Insurance won't cover mold remediation at Stockton Springs Elementary

Mold developed because of insufficient air movement in the building
By Fran Gonzalez | Dec 07, 2018
Photo by: Fran Gonzalez Stockton Springs Elementary School, where a mold problem has developed since the school was closed in April 2017.

Stockton Springs — The insurance company representing Regional School Unit 20 has notified Superintendent Chris Downing that the claim submitted for mold damage at Stockton Spring Elementary School has been denied.

According to the Nov. 13 minutes for the RSU 20 School Board, the company found the damage was the result of condensation and humidity issues from "lack of normal air movement" in the building and, because of this, loss is "specifically excluded" by the policy terms and conditions.

The insurance company sent a field adjuster and an industrial hygienist earlier this year to investigate a mold problem discovered by RSU 20 Building, Grounds and Transportation Director Russ Flagg, Downing previously said.

Next spring — April 2019 — marks two years since the elementary school in Stockton Springs closed its doors to all activities. Voters approved shuttering the mostly unused building in April 2017, after a pre-K program there was relocated to Searsport Elementary School.

Costs for the mold remediation are not yet known. According to Downing, a request for quotes has gone out and responses are due back by Monday, Dec. 10. Downing also met with town managers from Searsport and Stockton Springs to keep them abreast of developments with the building. He said they expect to meet again after the holidays.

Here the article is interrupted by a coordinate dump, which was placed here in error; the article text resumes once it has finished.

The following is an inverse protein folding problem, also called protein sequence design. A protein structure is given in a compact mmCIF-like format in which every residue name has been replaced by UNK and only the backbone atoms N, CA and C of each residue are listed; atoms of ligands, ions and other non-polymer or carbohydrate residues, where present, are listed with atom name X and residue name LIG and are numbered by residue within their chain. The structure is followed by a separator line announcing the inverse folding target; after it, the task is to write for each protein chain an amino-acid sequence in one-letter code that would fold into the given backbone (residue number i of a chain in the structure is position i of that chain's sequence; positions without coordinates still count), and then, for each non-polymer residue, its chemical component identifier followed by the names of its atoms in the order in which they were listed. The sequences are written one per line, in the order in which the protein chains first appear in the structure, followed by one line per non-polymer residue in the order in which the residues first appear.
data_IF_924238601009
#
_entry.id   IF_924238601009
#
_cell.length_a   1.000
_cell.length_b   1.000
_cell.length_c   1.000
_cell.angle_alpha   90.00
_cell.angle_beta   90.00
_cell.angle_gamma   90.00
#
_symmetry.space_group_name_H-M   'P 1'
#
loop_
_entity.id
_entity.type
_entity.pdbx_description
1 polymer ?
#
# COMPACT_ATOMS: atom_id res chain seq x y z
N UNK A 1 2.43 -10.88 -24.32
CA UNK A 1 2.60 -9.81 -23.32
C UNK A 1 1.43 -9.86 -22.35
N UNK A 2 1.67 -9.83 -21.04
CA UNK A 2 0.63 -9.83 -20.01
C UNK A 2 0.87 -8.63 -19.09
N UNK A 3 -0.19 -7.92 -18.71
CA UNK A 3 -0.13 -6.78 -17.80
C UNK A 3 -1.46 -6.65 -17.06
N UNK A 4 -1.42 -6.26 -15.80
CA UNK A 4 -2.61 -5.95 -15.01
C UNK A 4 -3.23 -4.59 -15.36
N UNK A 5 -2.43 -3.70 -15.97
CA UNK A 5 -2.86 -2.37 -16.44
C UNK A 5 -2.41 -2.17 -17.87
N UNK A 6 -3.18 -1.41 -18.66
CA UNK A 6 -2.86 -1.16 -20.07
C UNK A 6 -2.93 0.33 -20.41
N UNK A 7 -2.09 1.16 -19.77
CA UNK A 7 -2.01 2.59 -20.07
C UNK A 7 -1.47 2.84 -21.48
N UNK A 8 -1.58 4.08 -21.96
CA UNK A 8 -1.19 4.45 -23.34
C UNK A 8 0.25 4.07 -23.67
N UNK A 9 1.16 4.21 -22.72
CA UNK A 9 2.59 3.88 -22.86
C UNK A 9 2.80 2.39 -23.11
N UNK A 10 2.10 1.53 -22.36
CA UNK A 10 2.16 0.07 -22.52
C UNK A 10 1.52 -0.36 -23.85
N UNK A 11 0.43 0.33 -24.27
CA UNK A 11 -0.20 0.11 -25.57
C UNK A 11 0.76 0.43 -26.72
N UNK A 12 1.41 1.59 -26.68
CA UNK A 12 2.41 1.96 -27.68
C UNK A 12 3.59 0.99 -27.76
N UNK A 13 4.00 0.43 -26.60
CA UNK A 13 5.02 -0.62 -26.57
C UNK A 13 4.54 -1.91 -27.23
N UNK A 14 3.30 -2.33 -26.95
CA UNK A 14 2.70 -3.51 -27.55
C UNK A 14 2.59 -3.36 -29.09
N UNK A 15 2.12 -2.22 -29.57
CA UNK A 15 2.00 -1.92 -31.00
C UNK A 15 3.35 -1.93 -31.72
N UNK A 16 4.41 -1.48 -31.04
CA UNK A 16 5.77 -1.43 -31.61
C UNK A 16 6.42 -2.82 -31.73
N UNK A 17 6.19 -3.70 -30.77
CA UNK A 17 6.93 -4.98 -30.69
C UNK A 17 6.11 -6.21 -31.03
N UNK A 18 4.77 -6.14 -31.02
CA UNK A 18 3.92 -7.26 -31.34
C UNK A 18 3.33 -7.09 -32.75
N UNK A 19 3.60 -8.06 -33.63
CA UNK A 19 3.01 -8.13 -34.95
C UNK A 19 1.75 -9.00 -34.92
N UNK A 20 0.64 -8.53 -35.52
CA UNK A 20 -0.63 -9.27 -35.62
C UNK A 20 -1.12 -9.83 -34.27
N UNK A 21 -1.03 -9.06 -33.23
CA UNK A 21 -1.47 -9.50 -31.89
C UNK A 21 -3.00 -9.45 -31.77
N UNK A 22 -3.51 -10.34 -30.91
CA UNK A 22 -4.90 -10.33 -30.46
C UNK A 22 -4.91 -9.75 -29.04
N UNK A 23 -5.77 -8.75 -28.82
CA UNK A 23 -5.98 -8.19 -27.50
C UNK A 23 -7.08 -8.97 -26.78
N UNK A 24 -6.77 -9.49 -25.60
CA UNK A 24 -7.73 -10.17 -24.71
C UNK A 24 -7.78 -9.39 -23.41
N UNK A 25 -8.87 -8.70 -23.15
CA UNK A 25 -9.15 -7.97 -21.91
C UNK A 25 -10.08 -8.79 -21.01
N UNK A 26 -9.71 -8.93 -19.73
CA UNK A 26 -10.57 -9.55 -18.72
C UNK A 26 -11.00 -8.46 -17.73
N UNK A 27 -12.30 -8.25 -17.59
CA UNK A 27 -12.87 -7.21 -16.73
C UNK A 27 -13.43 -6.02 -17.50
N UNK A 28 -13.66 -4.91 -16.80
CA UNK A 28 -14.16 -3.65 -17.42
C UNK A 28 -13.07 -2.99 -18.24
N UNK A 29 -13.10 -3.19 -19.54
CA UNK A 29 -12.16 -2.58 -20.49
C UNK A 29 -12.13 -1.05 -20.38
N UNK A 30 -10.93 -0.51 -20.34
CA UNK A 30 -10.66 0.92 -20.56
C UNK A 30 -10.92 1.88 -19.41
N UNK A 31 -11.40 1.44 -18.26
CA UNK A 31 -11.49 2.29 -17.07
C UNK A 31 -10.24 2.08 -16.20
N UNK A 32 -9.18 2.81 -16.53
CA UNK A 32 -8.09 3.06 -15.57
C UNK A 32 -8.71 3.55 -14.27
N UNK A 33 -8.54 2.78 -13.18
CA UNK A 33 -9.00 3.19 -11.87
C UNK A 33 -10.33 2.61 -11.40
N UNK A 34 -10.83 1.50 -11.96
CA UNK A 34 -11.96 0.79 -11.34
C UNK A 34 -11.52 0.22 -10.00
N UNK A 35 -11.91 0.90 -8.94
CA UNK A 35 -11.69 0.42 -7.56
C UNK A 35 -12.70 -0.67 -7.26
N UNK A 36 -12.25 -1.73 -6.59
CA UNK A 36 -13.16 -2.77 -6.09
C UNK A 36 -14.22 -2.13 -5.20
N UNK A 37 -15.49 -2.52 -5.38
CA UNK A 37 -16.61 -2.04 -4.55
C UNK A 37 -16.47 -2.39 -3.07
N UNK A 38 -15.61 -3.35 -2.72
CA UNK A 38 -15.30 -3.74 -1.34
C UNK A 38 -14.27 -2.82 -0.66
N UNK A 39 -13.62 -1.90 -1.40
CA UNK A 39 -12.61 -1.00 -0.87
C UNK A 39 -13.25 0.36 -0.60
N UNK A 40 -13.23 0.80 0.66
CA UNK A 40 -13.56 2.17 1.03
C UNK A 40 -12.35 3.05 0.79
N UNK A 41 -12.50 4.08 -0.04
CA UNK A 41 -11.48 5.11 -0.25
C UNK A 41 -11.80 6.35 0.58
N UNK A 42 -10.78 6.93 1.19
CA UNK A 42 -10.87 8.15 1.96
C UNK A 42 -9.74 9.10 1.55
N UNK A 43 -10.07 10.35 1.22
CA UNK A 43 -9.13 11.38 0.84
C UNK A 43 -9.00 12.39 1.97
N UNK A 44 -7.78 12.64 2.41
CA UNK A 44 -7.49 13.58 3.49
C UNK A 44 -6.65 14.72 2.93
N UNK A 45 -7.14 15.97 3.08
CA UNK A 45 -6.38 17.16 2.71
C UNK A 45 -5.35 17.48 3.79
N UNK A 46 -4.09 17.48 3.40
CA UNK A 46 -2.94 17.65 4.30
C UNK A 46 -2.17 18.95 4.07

The RSU 20 board minutes also indicated there could be possible action taken by the board at its Jan. 8 meeting.

"We will work together on solutions," Superintendent Downing said in an email.

Stockton Springs Town Manager Courtney O'Donnell told selectmen during a workshop Dec. 6 that she and Searsport Town Manager James Gillway "had a good, productive conversation" with Downing about the school's future. There are many options being considered, she said, and a long process to follow if residents wish to purchase the building from the school district.

"At the end of the day, it's up to the citizens if they want to vote," O'Donnell said. " ... The district is interested in getting rid of that building."

O'Donnell said without knowing the full extent of the mold or remediation costs, it is difficult to say what might happen with the school. The library and classroom areas have the most mold, she said, adding those portions of the school could be demolished while the cafeteria and gymnasium are retained for community use. But, O'Donnell cautioned, demolition costs also are undetermined.

The school unit's biggest concern is that the town not make money by purchasing the school for a low amount and turning around and selling it to a private buyer, she said. Comparisons have been made to Frankfort, where that town's elementary school was purchased by the town for $1, then sold to a developer for an estimated $100,000, according to previously published reports. RSU 20 officials argue the school district should benefit rather than the town.

"Realistically, I don't think anyone will make a big profit off that building," O'Donnell said.

Should residents wish to move forward, there will be a series of public meetings. A vote is required to accept ownership of the school as well, possibly as soon as the next town meeting.

Republican Journal Editor Stephanie Grinnell contributed to this report.


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